June 2015 Tech Talk by Sherry London. Sherry London is our resident Adobe expert who brings Textile Design Lab students in-depth posts on how to improve their design process by using technology to its fullest capacity. This is an excerpt of a longer post available to members of the Textile Design Lab. Join us to access the full post!
As working designers, you not only need to know how to save your work for print, but you need to know how to display your work on the Web as well. This month, I want to talk about the Web formats: GIF, JPG and PNG (JPG and PNG are discussed in the full Textile Design Lab post.)
I want to give you an idea of when to use each one and the trade-offs involved. The trade-offs are usually size vs quality. The hallmark of any web format is how much it compresses the image into a tiny file size. Tiny files load faster. Faster loading images = happy viewers! However, the various formats also affect the quality of the image. The smaller the image, typically the worse it looks when compared to the original.
When people speak of “Saving for the Web” they usually mean artwork that is saved at a lower resolution to be displayed online. Historically, that “web” resolution has been pegged at 72 ppi even though today’s monitors almost all have a true resolution that can be a lot higher than that. However, you won’t go wrong for now just taking the 72 ppi as the web standard, even though the actual display size will be smaller than the “inch” dimensions of 72 ppi you would expect.
When images are displayed on the Web, the actual resolution is not considered. If a browser sees 500 pixels, it will display the 500 pixels AS 500 pixels—regardless of whether you have your file set to 72 ppi or 800 ppi.
In the image below, I saved the top part as a 72 ppi PNG and the bottom part as a 500 ppi JPG. I then opened each file in my browser window and did a screen capture of the display of the image. You can see that the display size is identical even though the resolutions are quite different. The only thing your browser cares about is number of pixels.
That, at least, frees you about worrying if you should use 72 ppi or 96 or whatever resolution if you want to display on the Web.
So, let’s look now at the actual file formats.
GIF: Graphics Interchange File is the easiest of the web formats to understand. It is an indexed color file and can only contain 256 colors maximum. Any one of those colors can be transparent. However, since only one color can be transparent, you can’t get a smooth foreground to background transparency. Anything that is partially transparent is rendered as 100% opaque.
That is the factor responsible for some of a GIF file’s ugliest moments. The conversion to indexed color from Save for Web or Export (in Photoshop CC2015) and the Image > Mode > Indexed Color command is different. Here is a comparison of the edges of the image using all three conversion methods on an image imported from Illustrator that has anti-aliased (soft) edges.
The unlovely white edges are immediately apparent.
I am writing this blog post at an interesting time in Photoshop’s development. The Adobe Creative Cloud suite was updated to the 2015 version yesterday and there are some significant changes for web graphics embedded in this new release.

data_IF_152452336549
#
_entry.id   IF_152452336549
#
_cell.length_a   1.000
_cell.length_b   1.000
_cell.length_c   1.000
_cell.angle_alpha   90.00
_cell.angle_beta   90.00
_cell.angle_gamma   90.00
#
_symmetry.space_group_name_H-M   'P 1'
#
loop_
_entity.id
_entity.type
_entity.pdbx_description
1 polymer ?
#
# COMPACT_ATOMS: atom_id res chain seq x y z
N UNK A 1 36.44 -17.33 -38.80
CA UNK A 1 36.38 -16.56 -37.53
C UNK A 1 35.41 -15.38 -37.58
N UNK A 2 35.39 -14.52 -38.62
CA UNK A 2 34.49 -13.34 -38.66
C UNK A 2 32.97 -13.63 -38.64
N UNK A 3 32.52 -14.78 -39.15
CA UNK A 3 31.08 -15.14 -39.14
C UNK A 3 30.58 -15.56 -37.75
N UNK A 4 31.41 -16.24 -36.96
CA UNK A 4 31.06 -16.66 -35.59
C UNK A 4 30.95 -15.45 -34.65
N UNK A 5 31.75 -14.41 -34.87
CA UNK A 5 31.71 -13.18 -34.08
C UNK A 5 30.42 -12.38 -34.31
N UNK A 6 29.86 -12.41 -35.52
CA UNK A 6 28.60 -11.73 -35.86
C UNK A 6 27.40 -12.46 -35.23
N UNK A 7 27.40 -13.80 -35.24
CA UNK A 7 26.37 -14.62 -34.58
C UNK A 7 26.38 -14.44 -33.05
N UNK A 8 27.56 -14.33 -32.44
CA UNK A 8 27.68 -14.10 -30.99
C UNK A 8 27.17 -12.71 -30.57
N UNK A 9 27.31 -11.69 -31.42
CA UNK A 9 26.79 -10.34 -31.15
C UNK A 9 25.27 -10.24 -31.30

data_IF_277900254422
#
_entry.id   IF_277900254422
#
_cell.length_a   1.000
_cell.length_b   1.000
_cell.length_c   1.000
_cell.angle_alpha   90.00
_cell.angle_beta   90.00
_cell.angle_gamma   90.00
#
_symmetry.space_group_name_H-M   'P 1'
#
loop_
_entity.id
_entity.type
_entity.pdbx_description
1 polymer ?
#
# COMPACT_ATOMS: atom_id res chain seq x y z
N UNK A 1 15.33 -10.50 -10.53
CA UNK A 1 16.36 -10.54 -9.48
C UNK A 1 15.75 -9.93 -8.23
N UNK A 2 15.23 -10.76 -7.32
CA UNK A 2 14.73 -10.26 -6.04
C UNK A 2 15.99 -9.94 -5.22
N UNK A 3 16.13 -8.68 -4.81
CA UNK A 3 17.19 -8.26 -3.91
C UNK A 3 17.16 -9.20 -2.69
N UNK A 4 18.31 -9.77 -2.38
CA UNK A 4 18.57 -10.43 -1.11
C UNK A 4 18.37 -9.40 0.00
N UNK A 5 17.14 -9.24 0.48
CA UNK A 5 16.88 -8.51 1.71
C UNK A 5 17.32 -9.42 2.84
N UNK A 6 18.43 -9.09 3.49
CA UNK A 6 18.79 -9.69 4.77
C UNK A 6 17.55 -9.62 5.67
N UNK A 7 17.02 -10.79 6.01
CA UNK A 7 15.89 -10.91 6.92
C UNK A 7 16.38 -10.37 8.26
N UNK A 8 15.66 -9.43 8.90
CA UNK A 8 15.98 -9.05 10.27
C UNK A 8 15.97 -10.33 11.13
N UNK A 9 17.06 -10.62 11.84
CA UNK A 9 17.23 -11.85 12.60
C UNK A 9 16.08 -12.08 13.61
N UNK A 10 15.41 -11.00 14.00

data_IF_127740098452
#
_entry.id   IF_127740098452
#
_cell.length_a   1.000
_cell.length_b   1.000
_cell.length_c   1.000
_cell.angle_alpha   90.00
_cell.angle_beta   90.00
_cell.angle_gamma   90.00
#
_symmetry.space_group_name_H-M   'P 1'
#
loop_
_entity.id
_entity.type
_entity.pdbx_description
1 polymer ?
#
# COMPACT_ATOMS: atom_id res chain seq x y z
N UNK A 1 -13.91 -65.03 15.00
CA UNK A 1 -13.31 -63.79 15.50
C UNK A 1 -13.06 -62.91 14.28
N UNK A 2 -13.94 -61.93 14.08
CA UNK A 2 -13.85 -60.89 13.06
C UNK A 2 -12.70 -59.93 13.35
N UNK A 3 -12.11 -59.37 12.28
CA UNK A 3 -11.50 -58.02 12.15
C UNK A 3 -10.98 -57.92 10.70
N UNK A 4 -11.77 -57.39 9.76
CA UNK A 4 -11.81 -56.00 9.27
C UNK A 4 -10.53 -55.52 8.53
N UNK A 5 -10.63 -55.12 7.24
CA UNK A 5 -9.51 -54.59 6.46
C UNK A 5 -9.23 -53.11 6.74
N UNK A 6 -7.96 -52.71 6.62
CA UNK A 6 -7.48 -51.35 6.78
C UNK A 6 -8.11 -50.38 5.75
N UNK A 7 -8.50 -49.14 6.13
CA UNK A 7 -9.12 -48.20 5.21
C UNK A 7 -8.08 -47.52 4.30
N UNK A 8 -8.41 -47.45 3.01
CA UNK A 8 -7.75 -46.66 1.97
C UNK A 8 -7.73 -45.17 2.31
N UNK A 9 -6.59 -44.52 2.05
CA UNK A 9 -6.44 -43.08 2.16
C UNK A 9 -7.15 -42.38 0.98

The Save for Web command that we have used since Photoshop 5.5 (before Creative Suite), is now a legacy option and it has moved to File > Export > Save for Web (Legacy). When Adobe makes something “Legacy” it is being phased out. In this case, the Export As command is taking its place. Let’s spend a few moments looking at each of these options.
Here is the old Save for Web dialog box (the same basic dialog that is in all working copies of Photoshop and Illustrator)
I like this dialog box as there is a lot of power there. The GIF features give you the ability to reduce your palette to fewer than 256 colors and to choose the specific colors to which to reduce the image if you want to delve that far. It also lets you see the palette sorted by Hue, Luminance, or Popularity. That can be useful in helping you to see which colors to pick.
In comparison, the new Export As options for GIF are quite limited.
You can control the image size and the canvas size. A GIF is always transparent and you can’t alter that. There is no Color Table visible nor do you have control over the Color table or the number of colors in the table. You can’t specify dither. However, it is a much simpler dialog box and easier to get through.
The Save for Web manipulations of a Color Table are really not needed for something you want to put up on the web. I always found them much more useful for indexing designs for wet printing. They were sometimes more flexible and useful than the Image > Mode > Indexed Color command.
Let’s leave the indexing for printing issue for the moment and look at when you might want to save a GIF for the Web.
You want transparency.
The image has hard edges or few colors in it anyway. It is a “graphic” rather than a photo.
There is type in the image.
The other issue is size. You want images designed for the web to be as small as possible in terms of file size—not dimensions. The fewer bytes the browser needs to load, the faster it can display the image.
Join us in the Textile Design Lab to continue reading this in-depth post, where Sherry discusses additional things to be aware of when saving files as GIF, dives deep into JPG and PNG, touches on what size web images should be for various applications, and her recommendation for the best file format to use when saving to the Web. Textile Design Lab members also have access to our archive of fourteen other Tech Talks on a wide range of subjects from Indexing and Color Simplification to Using Illustrator’s Image Trace Command, to Working with Spoonflower.